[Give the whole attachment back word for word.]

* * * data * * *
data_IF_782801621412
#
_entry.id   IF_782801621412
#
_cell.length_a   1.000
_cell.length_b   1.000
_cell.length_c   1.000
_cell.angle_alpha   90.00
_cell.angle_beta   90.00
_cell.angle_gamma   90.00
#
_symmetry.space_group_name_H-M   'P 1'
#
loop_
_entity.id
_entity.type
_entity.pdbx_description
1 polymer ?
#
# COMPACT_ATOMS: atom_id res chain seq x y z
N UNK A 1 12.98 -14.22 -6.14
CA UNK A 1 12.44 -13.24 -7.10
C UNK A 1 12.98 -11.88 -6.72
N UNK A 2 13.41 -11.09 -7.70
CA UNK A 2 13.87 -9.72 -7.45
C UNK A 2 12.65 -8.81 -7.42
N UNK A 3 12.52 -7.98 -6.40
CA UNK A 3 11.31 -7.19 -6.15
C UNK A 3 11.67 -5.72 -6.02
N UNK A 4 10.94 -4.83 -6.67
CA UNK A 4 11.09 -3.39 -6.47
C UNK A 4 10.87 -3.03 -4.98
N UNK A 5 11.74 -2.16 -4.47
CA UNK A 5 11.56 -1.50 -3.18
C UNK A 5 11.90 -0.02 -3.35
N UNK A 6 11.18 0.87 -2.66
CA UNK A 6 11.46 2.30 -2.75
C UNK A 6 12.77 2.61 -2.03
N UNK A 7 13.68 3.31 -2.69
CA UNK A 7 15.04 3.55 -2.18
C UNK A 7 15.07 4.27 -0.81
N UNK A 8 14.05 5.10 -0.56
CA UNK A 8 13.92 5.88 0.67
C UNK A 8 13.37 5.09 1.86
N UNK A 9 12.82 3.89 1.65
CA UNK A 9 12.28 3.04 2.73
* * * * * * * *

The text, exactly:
data_IF_782801621412
#
_entry.id   IF_782801621412
#
_cell.length_a   1.000
_cell.length_b   1.000
_cell.length_c   1.000
_cell.angle_alpha   90.00
_cell.angle_beta   90.00
_cell.angle_gamma   90.00
#
_symmetry.space_group_name_H-M   'P 1'
#
loop_
_entity.id
_entity.type
_entity.pdbx_description
1 polymer ?
#
# COMPACT_ATOMS: atom_id res chain seq x y z
N UNK A 1 12.98 -14.22 -6.14
CA UNK A 1 12.44 -13.24 -7.10
C UNK A 1 12.98 -11.88 -6.72
N UNK A 2 13.41 -11.09 -7.70
CA UNK A 2 13.87 -9.72 -7.45
C UNK A 2 12.65 -8.81 -7.42
N UNK A 3 12.52 -7.98 -6.40
CA UNK A 3 11.31 -7.19 -6.15
C UNK A 3 11.67 -5.72 -6.02
N UNK A 4 10.94 -4.83 -6.67
CA UNK A 4 11.09 -3.39 -6.47
C UNK A 4 10.87 -3.03 -4.98
N UNK A 5 11.74 -2.16 -4.47
CA UNK A 5 11.56 -1.50 -3.18
C UNK A 5 11.90 -0.02 -3.35
N UNK A 6 11.18 0.87 -2.66
CA UNK A 6 11.46 2.30 -2.75
C UNK A 6 12.77 2.61 -2.03
N UNK A 7 13.68 3.31 -2.69
CA UNK A 7 15.04 3.55 -2.18
C UNK A 7 15.07 4.27 -0.81
N UNK A 8 14.05 5.10 -0.56
CA UNK A 8 13.92 5.88 0.67
C UNK A 8 13.37 5.09 1.86
N UNK A 9 12.82 3.89 1.65
CA UNK A 9 12.28 3.04 2.73